MALAYSIA looks set to extend the limits of international diplomacy to achieve its foreign policy goals.
What is needed is for the country to go beyond ambassadorships, diplomatic missions, protocol and etiquette practised under the Vienna Diplomatic Conventions 1961 and 1963 to one that is more functional and diverse today.
In the early 1970s, the United States introduced ping-pong and shuttle diplomacy, bypassing the Westphalian model of international diplomacy, which laid the foundations of peace in the world based on a new order of relations created by states as early as 1648.
Other functional and diverse forms different from traditional diplomacy followed.
For many countries, these were their foreign policy options in the wake of multilateralism and globalisation.
Multilateral diplomacy came to replace bilateral diplomacy as countries began to conduct their international relations in a multicountry setting.
The boundaries of diplomacy were expanded to include military, economy, trade, culture, public and even scientific and nuclear and chemical weapons.
These days, besides managing its foreign policy based on domestic factors, Malaysia has to also consider external environmental factors.
These include involvement in conflict-resolution negotiations between different parties in southern Thailand and southern Philippines, handling the plight of Rohingya refugees, seeking statehood for displaced Palestinians, bringing peace to warring areas in Yemen, and fostering Islamic unity based on the principles of moderation, deradicalisation and maqasid syariah.
Looking ahead, we can expect Malaysia to take up new positions influenced by several factors:
ONE, to get Asean to be more assertive on regional issues;
TWO, to aggressively promote Malaysia’s halal products overseas;
THREE, to pave the way for other state and non-state actors to take on a more visible presence in international diplomacy in the interest of the country; and,
FOUR, to enable the country to gain from advances in social media, e-commerce and data usage.
Asean must prove to the world that its diplomacy is here to stay.
It must press for a resolution of issues, intensify economic exchanges between Asean and East Asian countries on investment in infrastructure and trade, cooperate under a revived Trans-Pacific Partnership Agreement and move on migrants, climate change and security, human trafficking and illegal fishing.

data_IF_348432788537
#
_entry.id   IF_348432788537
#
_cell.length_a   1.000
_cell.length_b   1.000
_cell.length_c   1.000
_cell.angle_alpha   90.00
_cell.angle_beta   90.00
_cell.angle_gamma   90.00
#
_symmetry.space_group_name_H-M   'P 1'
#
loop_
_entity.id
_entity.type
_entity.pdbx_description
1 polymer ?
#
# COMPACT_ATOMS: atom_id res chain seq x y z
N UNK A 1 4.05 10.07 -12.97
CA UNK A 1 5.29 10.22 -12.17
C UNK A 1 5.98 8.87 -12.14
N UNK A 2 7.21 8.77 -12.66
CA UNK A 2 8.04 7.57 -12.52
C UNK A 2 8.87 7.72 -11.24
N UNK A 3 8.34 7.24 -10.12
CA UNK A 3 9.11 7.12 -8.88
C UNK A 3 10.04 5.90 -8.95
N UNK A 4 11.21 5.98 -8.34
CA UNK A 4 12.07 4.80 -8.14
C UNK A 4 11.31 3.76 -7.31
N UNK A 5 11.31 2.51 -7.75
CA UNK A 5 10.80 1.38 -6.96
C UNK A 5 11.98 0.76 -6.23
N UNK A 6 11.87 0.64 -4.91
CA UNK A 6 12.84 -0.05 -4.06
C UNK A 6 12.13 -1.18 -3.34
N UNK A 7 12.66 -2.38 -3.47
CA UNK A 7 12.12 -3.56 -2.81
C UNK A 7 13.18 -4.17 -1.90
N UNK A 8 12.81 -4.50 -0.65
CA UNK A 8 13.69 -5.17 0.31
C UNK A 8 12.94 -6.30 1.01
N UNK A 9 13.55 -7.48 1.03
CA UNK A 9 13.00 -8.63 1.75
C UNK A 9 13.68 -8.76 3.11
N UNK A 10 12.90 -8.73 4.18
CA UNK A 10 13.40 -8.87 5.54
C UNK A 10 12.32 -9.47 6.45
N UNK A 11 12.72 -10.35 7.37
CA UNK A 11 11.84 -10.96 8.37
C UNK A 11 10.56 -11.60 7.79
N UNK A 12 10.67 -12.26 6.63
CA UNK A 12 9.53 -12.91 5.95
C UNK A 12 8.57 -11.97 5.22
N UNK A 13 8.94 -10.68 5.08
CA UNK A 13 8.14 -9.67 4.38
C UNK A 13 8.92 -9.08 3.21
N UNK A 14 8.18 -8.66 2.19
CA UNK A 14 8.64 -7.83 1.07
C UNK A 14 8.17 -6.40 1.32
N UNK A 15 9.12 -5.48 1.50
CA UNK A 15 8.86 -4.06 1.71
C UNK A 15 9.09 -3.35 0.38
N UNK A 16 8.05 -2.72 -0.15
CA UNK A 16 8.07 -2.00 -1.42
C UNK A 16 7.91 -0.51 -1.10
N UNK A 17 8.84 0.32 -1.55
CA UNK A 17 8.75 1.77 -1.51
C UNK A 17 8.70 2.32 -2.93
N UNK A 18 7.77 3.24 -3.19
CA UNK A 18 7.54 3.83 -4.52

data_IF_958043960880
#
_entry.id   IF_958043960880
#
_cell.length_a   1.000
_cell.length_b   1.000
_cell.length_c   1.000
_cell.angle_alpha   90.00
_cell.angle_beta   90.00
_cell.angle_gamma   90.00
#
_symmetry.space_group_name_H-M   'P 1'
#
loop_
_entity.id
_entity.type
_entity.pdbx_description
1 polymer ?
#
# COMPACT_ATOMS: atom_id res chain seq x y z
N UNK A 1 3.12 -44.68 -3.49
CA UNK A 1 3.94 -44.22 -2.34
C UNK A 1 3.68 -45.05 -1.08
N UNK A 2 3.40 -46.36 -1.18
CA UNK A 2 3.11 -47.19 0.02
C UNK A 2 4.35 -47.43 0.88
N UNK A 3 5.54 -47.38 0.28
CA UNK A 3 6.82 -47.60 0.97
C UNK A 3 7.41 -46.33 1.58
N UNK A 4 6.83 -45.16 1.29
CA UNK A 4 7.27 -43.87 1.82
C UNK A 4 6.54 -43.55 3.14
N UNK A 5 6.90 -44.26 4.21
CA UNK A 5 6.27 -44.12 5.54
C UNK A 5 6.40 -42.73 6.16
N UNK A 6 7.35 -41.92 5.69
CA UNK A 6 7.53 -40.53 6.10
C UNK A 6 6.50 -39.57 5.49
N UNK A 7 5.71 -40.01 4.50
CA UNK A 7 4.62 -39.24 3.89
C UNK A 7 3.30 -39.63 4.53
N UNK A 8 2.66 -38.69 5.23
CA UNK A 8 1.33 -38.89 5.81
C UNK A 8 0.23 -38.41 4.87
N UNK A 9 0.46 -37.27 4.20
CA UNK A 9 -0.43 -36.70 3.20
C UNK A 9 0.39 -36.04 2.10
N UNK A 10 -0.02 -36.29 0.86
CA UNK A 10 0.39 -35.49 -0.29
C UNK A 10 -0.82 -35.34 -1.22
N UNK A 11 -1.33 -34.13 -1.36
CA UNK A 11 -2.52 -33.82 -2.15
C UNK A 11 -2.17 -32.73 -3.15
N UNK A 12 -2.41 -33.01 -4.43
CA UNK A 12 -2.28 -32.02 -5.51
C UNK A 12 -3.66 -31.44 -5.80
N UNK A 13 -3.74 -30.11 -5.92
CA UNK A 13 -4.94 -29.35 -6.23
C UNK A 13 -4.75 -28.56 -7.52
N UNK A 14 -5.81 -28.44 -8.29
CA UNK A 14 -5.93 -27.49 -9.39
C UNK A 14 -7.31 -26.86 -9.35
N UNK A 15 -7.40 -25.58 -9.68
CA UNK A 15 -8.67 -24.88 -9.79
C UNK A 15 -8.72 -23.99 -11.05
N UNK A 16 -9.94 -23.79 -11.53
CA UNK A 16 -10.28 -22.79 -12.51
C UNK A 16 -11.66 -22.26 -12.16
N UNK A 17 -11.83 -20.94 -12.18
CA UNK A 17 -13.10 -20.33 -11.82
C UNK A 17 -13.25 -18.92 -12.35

The many bilateral and regional free trade agreements between Malaysia and the countries involved will have to be reviewed in tandem with the changing international environment.
Halal food certification and export of halal-food products, synonymous with the country’s growing Islamic diplomacy focus on food and branching into fashion and pharmaceuticals, have made inroads into new markets, especially in East Asia and the European Union.
Malaysia’s success in getting halal certification to be introduced as a new standard for food production and packaging internationally will create opportunities for Malaysians.
As a dynamic country, Malaysians enjoy the economic benefits from cross-border activities of Malaysian banks, construction companies and airline operations.
Others make up the business diplomacy that is helping to spread the Malaysian story abroad. The range of businesses joining the drive to go overseas include telecommunications, transportation, property development and tourism-related.
The use of data in diplomacy grew in prominence as a tool for policy and research since the advent of social media in the early 2000s.
Governments and international organisations began to include data to reach decisions and support policies.
Over time, data usage became a tool for diplomacy to warn of emerging trends and developments in foreign policy, consular affairs, mapping of bilateral relations and multilateral negotiations.
With data diplomacy, the government’s intention to make Kuala Lumpur a digital hub will soon be realised.
Dr Azhari-Karim, Former Malaysian ambassador